Criminal investigators in Georgia are quietly moving forward with their probe into former president Donald Trump's efforts to overturn the 2020 election results — including the infamous phone call in which he urged the secretary of state to "find" the votes necessary for him to win the state.
"Investigators are plowing ahead as Trump continues to weigh his political future and wade into Peach State politics with a Georgia rally set for late September," CNN reported Friday.
Fulton County District Attorney Fani Willis, who is heading up the investigation, may soon get a big boost from the House select committee investigating the Jan. 6 insurrection, which could provide a "mountain of documents" and help her "avoid lengthy court fights."
"What I can tell you is that the Trump investigation is ongoing," Willis told CNN this week. "As a district attorney, I do not have the right to look the other way on any crime that may have happened in my jurisdiction. We have a team of lawyers that is dedicated to that, but my No. 1 priority is to make sure that we keep violent offenders off the street."
Willlis' office reportedly has been struggling to juggle the Trump probe with a backlog of other cases and rising crime in Atlanta. "I'm here begging you for help. I'm drowning," Willis told Fulton County commissioners this week.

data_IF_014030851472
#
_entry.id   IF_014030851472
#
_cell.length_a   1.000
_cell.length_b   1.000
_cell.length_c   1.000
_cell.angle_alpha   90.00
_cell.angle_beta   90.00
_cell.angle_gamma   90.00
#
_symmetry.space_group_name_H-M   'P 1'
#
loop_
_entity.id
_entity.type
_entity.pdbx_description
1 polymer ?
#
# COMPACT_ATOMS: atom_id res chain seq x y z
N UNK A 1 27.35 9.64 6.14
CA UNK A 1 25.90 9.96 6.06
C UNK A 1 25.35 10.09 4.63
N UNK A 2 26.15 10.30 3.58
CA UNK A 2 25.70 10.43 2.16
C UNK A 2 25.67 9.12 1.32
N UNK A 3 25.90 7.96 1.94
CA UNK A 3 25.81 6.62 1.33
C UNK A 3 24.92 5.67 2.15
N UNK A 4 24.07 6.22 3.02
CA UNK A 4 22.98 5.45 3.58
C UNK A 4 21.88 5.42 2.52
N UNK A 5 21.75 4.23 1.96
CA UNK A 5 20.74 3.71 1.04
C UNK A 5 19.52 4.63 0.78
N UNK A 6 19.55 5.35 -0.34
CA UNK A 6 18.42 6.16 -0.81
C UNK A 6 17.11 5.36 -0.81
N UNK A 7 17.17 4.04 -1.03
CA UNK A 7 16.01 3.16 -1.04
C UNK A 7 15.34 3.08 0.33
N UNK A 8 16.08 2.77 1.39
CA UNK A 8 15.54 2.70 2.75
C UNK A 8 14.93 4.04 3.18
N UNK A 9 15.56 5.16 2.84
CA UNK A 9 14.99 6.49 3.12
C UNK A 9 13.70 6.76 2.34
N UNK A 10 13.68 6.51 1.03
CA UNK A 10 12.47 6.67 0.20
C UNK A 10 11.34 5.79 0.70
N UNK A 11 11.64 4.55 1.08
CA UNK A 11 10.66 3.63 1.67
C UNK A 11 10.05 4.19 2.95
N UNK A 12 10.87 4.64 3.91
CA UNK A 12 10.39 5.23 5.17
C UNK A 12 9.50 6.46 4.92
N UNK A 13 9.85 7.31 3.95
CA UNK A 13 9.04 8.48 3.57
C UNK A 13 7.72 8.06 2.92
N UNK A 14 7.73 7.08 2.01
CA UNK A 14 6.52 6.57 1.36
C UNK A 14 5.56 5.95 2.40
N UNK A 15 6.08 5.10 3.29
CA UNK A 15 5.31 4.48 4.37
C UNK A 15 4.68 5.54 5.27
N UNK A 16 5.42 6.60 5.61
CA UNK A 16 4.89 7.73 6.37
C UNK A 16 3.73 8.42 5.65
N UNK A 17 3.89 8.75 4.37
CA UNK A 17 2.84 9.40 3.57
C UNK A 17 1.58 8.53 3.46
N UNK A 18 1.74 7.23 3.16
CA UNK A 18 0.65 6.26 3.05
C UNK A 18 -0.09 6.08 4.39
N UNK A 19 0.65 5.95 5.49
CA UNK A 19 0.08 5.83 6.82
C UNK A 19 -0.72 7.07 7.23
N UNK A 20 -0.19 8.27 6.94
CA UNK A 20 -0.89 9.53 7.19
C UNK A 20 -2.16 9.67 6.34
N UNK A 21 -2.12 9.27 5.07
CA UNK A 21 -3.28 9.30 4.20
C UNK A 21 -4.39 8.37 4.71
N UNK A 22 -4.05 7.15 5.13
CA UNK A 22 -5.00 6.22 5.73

While the investigation appears to still be in its "early stages," sources familiar with it told CNN Willis' office has "obtained documents from the Georgia Secretary of State's office and interviewed a handful of its staff, spoken to other Georgia election officials about how elections are conducted and initiated conversations with congressional committees."
Willis broke into a smile this week when asked whether she hopes to reach a formal cooperation agreement with congressional investigators. "Oh, I hope so," she said. "It is certainly information that my office needs to see."
The district attorney kicked off her investigation "with a splash" in February when she sent letters asking Georgia officials to preserve documents, just a month after taking office. According to the letters, potential charges in the case include "solicitation of election fraud, the making of false statements to state and local governmental bodies, conspiracy, racketeering, violation of oath of office and any involvement in violence or threats related to the election's administration."
Naturally, Willis is facing political pressure to rush her investigation, but CNN reported that it's likely to stretch into next year, and she is playing it by the book.
"I know that people find that case to be interesting because it was a former sitting president. And that has some historic value. For me, it's not interesting," Willis said recently. "We will put the facts that are learned -- literally, cause I'm old school -- up on a wall, what those facts are. We will put the statutes that we believe those facts could or could not touch. We will see if the elements of a crime are met. If they are, I will present a case to the grand jury. If they're not, then we won't do it."